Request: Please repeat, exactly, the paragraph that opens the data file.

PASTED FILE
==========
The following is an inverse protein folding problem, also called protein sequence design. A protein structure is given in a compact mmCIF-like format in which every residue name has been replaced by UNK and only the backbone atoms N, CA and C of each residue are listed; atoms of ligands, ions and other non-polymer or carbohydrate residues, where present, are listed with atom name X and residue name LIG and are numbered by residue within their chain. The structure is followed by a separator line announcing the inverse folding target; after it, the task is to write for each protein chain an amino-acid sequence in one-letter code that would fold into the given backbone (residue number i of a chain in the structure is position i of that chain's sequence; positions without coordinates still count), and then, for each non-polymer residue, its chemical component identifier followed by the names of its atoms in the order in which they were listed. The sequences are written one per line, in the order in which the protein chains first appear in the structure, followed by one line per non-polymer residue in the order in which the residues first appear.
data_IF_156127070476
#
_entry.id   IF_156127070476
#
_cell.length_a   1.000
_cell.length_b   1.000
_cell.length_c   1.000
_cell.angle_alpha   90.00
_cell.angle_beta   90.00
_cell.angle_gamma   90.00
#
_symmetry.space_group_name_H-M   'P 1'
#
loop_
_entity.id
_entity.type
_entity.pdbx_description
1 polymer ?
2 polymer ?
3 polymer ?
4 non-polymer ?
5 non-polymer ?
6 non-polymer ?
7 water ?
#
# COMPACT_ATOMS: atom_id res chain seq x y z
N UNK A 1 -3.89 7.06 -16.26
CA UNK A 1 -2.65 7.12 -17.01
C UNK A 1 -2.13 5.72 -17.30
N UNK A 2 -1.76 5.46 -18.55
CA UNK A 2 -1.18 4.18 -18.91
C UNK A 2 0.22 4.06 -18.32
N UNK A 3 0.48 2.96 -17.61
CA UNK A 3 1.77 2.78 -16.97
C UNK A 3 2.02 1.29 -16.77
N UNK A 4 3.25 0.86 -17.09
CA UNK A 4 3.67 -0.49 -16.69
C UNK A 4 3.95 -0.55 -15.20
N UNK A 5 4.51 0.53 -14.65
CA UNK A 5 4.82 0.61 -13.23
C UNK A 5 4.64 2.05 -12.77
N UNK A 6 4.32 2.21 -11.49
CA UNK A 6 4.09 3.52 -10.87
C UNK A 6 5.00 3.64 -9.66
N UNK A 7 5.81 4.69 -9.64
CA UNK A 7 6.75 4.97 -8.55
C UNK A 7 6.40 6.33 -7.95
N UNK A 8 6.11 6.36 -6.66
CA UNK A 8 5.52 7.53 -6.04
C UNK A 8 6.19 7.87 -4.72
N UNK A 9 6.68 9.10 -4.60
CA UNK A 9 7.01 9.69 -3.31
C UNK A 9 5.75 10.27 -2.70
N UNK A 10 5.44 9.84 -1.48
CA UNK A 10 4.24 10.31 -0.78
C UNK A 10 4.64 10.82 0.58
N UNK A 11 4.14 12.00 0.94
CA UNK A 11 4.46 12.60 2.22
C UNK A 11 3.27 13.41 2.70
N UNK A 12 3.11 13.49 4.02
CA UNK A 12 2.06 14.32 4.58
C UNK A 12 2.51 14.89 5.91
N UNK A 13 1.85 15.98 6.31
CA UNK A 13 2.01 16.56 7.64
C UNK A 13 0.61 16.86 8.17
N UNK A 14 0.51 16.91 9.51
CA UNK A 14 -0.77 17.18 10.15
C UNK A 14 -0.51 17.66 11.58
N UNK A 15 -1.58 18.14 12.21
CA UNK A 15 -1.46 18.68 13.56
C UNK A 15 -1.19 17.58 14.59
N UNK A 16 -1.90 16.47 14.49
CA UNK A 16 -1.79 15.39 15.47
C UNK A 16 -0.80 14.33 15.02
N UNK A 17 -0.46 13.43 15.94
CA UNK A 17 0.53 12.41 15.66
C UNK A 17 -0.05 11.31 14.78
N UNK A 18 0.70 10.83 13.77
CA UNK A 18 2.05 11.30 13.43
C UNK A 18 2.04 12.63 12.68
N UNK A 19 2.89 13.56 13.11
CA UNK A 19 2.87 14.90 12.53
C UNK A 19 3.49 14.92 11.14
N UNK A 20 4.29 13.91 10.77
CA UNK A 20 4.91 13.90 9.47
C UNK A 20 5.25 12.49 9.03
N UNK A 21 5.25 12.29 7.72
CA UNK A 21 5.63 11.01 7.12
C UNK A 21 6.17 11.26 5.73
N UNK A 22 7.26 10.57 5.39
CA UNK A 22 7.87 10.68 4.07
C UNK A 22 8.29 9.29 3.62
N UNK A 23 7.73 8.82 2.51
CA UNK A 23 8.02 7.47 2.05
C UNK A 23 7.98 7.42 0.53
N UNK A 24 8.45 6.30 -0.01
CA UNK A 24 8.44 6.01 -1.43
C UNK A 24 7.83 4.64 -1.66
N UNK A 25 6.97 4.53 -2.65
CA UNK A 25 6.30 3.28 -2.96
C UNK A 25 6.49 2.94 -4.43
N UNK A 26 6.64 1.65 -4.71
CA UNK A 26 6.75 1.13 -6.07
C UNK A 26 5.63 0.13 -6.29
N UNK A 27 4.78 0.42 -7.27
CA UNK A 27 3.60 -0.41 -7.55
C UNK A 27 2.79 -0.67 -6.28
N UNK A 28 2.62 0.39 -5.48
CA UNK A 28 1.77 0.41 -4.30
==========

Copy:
The following is an inverse protein folding problem, also called protein sequence design. A protein structure is given in a compact mmCIF-like format in which every residue name has been replaced by UNK and only the backbone atoms N, CA and C of each residue are listed; atoms of ligands, ions and other non-polymer or carbohydrate residues, where present, are listed with atom name X and residue name LIG and are numbered by residue within their chain. The structure is followed by a separator line announcing the inverse folding target; after it, the task is to write for each protein chain an amino-acid sequence in one-letter code that would fold into the given backbone (residue number i of a chain in the structure is position i of that chain's sequence; positions without coordinates still count), and then, for each non-polymer residue, its chemical component identifier followed by the names of its atoms in the order in which they were listed. The sequences are written one per line, in the order in which the protein chains first appear in the structure, followed by one line per non-polymer residue in the order in which the residues first appear.